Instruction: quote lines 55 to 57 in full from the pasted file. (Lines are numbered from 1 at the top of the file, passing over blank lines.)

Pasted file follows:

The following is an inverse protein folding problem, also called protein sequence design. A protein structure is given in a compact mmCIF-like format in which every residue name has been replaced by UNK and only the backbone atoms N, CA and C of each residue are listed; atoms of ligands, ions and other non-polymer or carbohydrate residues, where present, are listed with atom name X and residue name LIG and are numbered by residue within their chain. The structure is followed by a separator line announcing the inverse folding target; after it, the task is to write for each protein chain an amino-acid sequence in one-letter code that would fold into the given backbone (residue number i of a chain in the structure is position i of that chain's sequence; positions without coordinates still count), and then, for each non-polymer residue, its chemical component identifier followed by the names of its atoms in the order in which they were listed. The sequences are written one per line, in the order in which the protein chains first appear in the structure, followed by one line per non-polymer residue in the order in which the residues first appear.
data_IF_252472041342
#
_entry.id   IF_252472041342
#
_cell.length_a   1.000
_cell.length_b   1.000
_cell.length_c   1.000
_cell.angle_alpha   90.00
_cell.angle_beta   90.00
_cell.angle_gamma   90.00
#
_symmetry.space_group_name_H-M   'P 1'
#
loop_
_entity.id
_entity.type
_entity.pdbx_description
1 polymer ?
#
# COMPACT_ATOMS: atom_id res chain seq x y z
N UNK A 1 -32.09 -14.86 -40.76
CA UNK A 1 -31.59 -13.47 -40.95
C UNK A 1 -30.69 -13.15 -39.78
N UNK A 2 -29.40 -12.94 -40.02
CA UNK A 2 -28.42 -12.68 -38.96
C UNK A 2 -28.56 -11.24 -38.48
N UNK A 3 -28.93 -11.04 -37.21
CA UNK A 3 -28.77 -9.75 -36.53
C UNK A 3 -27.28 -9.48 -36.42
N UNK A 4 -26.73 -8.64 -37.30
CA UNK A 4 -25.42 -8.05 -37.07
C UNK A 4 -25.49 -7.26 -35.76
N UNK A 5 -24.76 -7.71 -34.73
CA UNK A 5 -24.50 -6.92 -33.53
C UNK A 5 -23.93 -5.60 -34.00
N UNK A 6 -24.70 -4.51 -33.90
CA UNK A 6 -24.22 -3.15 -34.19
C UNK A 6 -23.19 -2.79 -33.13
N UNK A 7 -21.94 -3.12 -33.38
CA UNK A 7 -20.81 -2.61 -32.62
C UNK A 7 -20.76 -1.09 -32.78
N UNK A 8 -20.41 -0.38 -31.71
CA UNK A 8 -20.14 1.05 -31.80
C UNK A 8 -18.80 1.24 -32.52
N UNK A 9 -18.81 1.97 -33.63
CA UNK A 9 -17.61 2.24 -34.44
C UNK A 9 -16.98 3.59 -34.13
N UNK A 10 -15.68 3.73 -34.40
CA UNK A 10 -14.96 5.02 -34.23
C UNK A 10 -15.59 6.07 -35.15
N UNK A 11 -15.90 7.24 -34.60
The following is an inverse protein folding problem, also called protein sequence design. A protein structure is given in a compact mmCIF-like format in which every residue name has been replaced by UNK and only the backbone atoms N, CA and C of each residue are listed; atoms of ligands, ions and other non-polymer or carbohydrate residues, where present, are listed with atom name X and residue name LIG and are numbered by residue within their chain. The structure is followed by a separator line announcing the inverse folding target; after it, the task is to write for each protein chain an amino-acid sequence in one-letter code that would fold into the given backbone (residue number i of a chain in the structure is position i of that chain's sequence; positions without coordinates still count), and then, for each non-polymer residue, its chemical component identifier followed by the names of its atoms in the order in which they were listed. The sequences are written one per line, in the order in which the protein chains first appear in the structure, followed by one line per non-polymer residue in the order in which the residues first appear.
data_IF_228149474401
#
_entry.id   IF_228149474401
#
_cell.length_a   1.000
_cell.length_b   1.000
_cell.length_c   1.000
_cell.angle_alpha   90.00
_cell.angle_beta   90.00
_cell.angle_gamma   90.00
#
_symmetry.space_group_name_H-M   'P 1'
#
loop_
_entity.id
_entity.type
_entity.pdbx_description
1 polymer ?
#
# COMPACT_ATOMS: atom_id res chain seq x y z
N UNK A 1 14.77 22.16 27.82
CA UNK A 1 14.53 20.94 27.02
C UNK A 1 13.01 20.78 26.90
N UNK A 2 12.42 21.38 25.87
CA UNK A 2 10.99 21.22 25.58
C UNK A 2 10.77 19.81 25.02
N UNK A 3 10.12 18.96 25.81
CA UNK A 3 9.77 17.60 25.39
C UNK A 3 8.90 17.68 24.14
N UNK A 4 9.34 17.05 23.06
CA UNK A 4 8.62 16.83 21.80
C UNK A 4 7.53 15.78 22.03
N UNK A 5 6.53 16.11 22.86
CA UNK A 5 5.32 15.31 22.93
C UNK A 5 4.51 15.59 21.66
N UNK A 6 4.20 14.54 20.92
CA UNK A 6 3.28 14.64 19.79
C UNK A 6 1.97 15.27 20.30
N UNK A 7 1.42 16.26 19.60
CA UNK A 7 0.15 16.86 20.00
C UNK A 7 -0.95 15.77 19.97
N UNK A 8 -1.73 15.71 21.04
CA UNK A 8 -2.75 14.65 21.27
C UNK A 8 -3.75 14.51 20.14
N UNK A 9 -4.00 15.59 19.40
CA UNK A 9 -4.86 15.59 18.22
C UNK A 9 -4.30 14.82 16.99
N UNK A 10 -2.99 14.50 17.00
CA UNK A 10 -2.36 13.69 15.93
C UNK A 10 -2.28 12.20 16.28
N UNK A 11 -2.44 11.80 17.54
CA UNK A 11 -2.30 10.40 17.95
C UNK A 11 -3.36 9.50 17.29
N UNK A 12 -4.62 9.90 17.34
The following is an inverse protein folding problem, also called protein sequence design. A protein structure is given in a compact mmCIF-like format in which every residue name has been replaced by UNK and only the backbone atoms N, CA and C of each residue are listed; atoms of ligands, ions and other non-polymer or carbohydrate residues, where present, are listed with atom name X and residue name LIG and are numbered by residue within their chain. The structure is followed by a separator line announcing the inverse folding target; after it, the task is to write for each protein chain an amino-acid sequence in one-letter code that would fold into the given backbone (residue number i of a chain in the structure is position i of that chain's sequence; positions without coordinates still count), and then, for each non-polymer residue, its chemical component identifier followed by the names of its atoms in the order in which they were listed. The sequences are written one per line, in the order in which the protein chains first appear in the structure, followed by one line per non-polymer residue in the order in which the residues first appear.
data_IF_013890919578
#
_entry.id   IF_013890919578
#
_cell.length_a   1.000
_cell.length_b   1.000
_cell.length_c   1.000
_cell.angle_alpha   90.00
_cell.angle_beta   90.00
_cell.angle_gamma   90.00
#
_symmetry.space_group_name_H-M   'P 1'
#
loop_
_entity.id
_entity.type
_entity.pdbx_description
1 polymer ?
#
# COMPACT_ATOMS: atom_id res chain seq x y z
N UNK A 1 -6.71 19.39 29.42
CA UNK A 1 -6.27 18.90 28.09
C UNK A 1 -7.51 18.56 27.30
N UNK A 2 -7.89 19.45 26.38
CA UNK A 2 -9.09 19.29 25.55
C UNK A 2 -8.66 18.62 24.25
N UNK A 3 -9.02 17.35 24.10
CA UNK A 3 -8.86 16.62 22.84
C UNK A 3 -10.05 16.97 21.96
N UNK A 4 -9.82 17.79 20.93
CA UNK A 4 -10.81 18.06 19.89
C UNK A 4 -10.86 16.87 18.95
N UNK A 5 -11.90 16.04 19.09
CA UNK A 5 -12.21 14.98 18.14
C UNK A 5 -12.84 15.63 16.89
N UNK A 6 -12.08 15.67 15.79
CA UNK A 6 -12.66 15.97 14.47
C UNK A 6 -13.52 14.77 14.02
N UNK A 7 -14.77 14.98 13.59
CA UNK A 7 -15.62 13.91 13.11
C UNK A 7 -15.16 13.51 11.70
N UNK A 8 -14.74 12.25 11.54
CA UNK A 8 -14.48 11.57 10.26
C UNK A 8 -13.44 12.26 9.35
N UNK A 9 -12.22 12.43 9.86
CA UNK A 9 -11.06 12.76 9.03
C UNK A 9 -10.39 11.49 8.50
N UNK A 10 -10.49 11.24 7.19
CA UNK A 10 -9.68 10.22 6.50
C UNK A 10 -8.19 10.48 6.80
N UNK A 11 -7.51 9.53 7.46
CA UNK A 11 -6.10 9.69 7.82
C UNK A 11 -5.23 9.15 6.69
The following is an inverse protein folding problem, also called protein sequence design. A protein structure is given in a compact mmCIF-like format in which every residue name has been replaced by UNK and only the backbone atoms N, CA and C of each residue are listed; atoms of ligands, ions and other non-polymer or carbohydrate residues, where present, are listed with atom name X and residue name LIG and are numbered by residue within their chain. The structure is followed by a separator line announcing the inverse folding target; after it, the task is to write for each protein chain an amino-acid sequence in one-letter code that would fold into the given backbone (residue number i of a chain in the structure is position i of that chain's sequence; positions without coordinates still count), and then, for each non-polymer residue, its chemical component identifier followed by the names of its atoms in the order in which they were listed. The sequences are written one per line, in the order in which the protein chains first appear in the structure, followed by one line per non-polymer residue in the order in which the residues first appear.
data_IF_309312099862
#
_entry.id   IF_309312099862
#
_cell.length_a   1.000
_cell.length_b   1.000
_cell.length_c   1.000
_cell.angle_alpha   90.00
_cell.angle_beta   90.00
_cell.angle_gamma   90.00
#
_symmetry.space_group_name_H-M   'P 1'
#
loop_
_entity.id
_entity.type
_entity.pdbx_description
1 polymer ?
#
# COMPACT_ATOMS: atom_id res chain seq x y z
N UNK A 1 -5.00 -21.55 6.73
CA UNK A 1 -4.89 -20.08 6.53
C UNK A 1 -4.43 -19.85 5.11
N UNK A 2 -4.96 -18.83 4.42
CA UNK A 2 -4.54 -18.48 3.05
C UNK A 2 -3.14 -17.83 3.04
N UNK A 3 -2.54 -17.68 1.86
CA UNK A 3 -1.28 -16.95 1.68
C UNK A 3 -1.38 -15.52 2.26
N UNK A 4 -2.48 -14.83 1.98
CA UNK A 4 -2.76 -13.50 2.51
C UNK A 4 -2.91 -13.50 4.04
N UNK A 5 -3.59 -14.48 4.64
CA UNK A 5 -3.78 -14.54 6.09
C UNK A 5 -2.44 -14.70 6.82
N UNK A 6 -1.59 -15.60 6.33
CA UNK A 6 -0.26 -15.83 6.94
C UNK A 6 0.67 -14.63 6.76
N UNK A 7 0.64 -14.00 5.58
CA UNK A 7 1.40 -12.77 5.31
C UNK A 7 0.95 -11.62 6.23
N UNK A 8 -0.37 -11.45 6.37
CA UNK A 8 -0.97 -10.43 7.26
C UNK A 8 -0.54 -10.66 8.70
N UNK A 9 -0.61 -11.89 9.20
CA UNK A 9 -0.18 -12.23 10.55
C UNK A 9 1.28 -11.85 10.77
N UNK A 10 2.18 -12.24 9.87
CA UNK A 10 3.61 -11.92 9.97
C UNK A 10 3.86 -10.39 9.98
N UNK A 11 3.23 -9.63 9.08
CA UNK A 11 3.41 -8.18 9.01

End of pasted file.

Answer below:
#
_entry.id   IF_228149474401
#